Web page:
A short distance from the Kinniconick village is an old family graveyard where the McCartys, immigrants who fled from Ireland during the potato famine, are buried. As Kinney flows on, it becomes deeper and wider with broad valleys and fertile bottoms lying within several large bends before it reaches Camp Dix, a village that acquired its name from Dick Howard's fishing camp. From Pine Hill and Stafford Hill, one can look down on some of the most picturesque scenes in the county, where the creek embraces well tended farmlands, and is graced along its banks with pines and oaks.
Just before we reach Camp Dix, we must pause and pay homage to one of Lewis County's legendary pioneers whose remains lie just above the creek bank in the old Arkanall Graveyard. We are referring to Larkin Liles, the woodsman who, when sentenced to the penitentiary on a charge of mayhem for biting off Edward Campbell's lip in a fight at Vanceburg, allegedly walked across country to Frankfort for incarceration and was there pardoned by the governor. In the summer of 1849, while fishing in Kinney at the place ever since known as Larkin's Riffle [see the Legened of Larkin Liles], he was shot in the back and died from the wound. He was laid to rest in the family graveyard just above the bank of the creek not far from the mouth of Straight Fork. The late Amos Howard (who knew Kinney like the back of his hand and lived within sight of Larkin's grave) was ceaseless in his efforts to revive the memory of Larkin Liles and to erect a suitable marker at his grave. A stone with a bronze plaque was erected by Mr. Howard, William C. Dugan, and William M. Talley about 1962.
Near this point, Straight Fork empties into Kinney. It was on this tributary of Kinniconick that James Hutchinson made a survey of 20,698 acres in April, 1785. For years the huge land grant passed from one person to another, and then in the 1850s or thereabouts several investors cut huge amounts of timber from this land, transporting it to market by floating it down Kinniconick when the creek was high. Finally, a short while after the Civil War, a large group of German immigrants were "enticed" to purchase much of the land, and they attempted to build a town called St. Mary's but it never materialized. There was, at one time, a post office called Awe here, supposedly an acronym for the initials of the postmaster, A. Wayne Everman, but family members cannot identify this man. Three of the better known German families who settled here were the Heinisch, Stander, and Probst families.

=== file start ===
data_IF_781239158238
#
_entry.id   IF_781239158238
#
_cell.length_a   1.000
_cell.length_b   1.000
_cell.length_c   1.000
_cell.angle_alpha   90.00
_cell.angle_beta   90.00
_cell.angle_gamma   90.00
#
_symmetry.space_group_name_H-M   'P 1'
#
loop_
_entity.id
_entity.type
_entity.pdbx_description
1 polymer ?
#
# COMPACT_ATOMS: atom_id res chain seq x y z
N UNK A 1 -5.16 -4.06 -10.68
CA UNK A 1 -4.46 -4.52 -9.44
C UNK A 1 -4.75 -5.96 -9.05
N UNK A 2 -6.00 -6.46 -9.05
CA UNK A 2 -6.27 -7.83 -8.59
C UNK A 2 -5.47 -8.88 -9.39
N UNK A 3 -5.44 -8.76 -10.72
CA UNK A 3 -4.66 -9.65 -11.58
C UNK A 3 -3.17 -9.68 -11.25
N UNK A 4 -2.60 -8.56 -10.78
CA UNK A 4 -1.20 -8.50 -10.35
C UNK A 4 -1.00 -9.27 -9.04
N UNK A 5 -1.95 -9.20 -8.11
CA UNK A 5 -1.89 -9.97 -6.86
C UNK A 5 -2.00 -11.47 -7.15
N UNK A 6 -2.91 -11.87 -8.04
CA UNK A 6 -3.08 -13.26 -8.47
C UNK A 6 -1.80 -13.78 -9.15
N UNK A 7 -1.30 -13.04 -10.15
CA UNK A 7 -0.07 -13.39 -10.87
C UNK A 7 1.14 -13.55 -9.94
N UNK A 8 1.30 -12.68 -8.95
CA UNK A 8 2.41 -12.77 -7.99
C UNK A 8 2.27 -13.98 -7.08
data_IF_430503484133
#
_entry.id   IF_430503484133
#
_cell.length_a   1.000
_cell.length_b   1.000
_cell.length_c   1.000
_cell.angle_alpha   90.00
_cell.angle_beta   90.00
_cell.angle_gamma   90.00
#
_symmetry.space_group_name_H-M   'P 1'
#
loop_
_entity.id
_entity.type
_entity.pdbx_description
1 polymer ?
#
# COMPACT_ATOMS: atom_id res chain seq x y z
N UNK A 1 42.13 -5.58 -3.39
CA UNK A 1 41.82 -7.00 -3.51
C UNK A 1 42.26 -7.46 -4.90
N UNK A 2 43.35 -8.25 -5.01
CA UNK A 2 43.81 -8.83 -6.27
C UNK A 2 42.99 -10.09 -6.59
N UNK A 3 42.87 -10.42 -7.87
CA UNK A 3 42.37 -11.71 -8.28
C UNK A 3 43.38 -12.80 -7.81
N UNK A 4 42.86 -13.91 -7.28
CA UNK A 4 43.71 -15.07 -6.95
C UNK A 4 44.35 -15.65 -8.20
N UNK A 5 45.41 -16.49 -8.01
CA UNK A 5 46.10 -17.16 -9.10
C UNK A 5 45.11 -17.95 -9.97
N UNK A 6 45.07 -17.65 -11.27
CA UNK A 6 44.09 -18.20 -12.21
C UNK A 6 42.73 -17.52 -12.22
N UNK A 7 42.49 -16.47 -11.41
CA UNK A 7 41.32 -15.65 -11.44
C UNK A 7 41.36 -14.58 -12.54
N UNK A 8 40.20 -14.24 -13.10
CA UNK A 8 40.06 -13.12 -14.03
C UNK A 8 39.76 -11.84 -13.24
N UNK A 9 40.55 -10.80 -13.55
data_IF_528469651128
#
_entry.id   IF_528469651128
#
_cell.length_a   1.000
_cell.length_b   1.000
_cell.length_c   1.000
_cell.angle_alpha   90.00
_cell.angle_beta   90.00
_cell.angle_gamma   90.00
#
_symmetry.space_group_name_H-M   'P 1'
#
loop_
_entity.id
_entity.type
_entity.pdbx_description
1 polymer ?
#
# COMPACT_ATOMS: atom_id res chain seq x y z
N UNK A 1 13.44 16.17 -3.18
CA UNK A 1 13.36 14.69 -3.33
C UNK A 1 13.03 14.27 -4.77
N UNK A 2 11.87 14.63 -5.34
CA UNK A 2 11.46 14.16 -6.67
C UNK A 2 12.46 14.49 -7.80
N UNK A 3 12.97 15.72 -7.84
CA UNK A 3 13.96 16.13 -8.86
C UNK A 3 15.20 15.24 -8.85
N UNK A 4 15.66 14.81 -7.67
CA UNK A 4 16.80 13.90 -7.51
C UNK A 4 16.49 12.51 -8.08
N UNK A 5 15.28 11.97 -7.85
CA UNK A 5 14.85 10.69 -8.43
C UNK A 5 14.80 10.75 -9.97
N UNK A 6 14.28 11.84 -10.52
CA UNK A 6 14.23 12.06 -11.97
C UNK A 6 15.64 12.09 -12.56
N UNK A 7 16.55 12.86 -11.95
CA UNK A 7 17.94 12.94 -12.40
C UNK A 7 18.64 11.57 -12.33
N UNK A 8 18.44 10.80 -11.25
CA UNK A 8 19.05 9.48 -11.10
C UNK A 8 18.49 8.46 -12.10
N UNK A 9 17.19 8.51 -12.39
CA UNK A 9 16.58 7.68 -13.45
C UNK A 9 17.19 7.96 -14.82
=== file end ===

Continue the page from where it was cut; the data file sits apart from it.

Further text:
The large bottom lands beyond Camp Dix and around the mouth of Laurel were settled very early. An enterprising man named Ambrose G. McDaniel, a slave holder of some means, farmed this land extensively until he moved to Missouri in the 1830s. The Blankenship, Cooper, Howard, Liles, Logan, Roe, Stafford, Staggs, and Stone families were some of the earliest settlers around this area. Many of the old settlers are buried in the Stone, Liles and Blankenship cemeteries - on three different hills overlooking Camp Dix. Somewhere near the foot of the Stone Cemetery Hill is an old unmarked graveyard that contains the remains of some of McDaniel's slaves.
It is in the Camp Dix valley that the Laurel Fork and its tributary, Scott's Branch, empty into Kinney.
The Vanceburg Courier, of 1881, tells us of the activities of the Regulators near this section of Kinniconick. The Regulators, self-styled law enforcers, took it upon themselves to discipline their neighbors whom they felt were transgressing the law and had not been dealt with properly. It was often the case that the Regulators would whip individuals they thought had committed some act such as theft or adultery. Often they warned individuals they were not wanted in the neighborhood and had better leave or else! Hickory switches were the favorite instrument used for whipping. Barn burning and shooting from ambush were also a part of the Regulators' tactics used to instill fear in targeted individuals. Several families left the Kinniconick area because of all this trouble and, finally, the respectable citizens of the community brought these activities to a halt. Almost at the same time, the Underwood and Stamper families, as well as some of the Fultz and Penland families, became engaged in a great deal of conflict, similar to a feud, with one another in neighboring Carter County and some of this conflict spilled over into the Kinniconick and Laurel Fork valleys. The conflict became known as the Carter-Kinney War.
During 1879 and 1880, most of the Underwood men, including "old" George Underwood and his son, Jesse, were shot and killed - either from ambush or open fighting. By the first of June 1880, what was left of the Underwood family had moved West to Iowa. The census taker of Carter County that year wrote on his report: "The Underwood families have all moved out. . . . They composed a portion of the family of the notorious Jesse. By their actions, of which the country has read so much, all engendered the animosity of others and were finally overpowered."
By the late 1880s, the Carter-Kinney War and the actions of the Regulators had ceased, but these events left many bitter memories for a number of families on this part of Kinniconick.